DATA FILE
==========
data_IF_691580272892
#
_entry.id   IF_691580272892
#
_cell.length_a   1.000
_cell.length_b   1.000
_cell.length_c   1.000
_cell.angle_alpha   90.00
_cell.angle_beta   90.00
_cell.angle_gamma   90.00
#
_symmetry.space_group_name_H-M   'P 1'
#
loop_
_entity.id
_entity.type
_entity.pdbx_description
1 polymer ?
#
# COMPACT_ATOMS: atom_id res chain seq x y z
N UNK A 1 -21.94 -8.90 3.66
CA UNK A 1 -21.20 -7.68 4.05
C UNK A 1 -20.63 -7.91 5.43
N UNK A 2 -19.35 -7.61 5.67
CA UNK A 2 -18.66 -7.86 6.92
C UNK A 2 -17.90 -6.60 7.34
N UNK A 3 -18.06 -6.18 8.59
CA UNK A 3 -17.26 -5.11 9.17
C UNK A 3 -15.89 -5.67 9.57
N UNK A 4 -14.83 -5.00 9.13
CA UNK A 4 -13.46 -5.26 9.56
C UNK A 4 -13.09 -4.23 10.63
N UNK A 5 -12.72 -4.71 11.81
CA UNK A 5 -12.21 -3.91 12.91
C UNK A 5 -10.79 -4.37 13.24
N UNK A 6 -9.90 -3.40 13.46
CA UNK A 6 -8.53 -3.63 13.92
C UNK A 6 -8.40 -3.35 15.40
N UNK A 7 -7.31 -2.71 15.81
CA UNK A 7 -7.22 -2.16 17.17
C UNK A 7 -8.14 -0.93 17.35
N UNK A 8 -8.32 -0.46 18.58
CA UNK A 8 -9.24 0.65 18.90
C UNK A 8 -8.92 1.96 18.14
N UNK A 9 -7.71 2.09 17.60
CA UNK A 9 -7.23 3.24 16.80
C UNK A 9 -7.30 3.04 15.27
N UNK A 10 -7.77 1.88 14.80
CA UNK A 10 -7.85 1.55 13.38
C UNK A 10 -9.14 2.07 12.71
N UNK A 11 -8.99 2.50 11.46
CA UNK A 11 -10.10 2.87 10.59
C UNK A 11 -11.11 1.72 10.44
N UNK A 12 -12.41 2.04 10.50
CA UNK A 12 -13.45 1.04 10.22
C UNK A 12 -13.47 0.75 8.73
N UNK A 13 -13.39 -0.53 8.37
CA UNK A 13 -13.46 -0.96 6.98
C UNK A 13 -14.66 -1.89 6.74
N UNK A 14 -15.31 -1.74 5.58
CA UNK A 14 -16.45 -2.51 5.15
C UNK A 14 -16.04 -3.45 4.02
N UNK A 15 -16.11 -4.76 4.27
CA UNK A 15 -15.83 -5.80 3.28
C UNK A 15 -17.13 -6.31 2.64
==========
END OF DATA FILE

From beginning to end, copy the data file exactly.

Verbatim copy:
data_IF_691580272892
#
_entry.id   IF_691580272892
#
_cell.length_a   1.000
_cell.length_b   1.000
_cell.length_c   1.000
_cell.angle_alpha   90.00
_cell.angle_beta   90.00
_cell.angle_gamma   90.00
#
_symmetry.space_group_name_H-M   'P 1'
#
loop_
_entity.id
_entity.type
_entity.pdbx_description
1 polymer ?
#
# COMPACT_ATOMS: atom_id res chain seq x y z
N UNK A 1 -21.94 -8.90 3.66
CA UNK A 1 -21.20 -7.68 4.05
C UNK A 1 -20.63 -7.91 5.43
N UNK A 2 -19.35 -7.61 5.67
CA UNK A 2 -18.66 -7.86 6.92
C UNK A 2 -17.90 -6.60 7.34
N UNK A 3 -18.06 -6.18 8.59
CA UNK A 3 -17.26 -5.11 9.17
C UNK A 3 -15.89 -5.67 9.57
N UNK A 4 -14.83 -5.00 9.13
CA UNK A 4 -13.46 -5.26 9.56
C UNK A 4 -13.09 -4.23 10.63
N UNK A 5 -12.72 -4.71 11.81
CA UNK A 5 -12.21 -3.91 12.91
C UNK A 5 -10.79 -4.37 13.24
N UNK A 6 -9.90 -3.40 13.46
CA UNK A 6 -8.53 -3.63 13.92
C UNK A 6 -8.40 -3.35 15.40
N UNK A 7 -7.31 -2.71 15.81
CA UNK A 7 -7.22 -2.16 17.17
C UNK A 7 -8.14 -0.93 17.35
N UNK A 8 -8.32 -0.46 18.58
CA UNK A 8 -9.24 0.65 18.90
C UNK A 8 -8.92 1.96 18.14
N UNK A 9 -7.71 2.09 17.60
CA UNK A 9 -7.23 3.24 16.80
C UNK A 9 -7.30 3.04 15.27
N UNK A 10 -7.77 1.88 14.80
CA UNK A 10 -7.85 1.55 13.38
C UNK A 10 -9.14 2.07 12.71
N UNK A 11 -8.99 2.50 11.46
CA UNK A 11 -10.10 2.87 10.59
C UNK A 11 -11.11 1.72 10.44
N UNK A 12 -12.41 2.04 10.50
CA UNK A 12 -13.45 1.04 10.22
C UNK A 12 -13.47 0.75 8.73
N UNK A 13 -13.39 -0.53 8.37
CA UNK A 13 -13.46 -0.96 6.98
C UNK A 13 -14.66 -1.89 6.74
N UNK A 14 -15.31 -1.74 5.58
CA UNK A 14 -16.45 -2.51 5.15
C UNK A 14 -16.04 -3.45 4.02
N UNK A 15 -16.11 -4.76 4.27
CA UNK A 15 -15.83 -5.80 3.28
C UNK A 15 -17.13 -6.31 2.64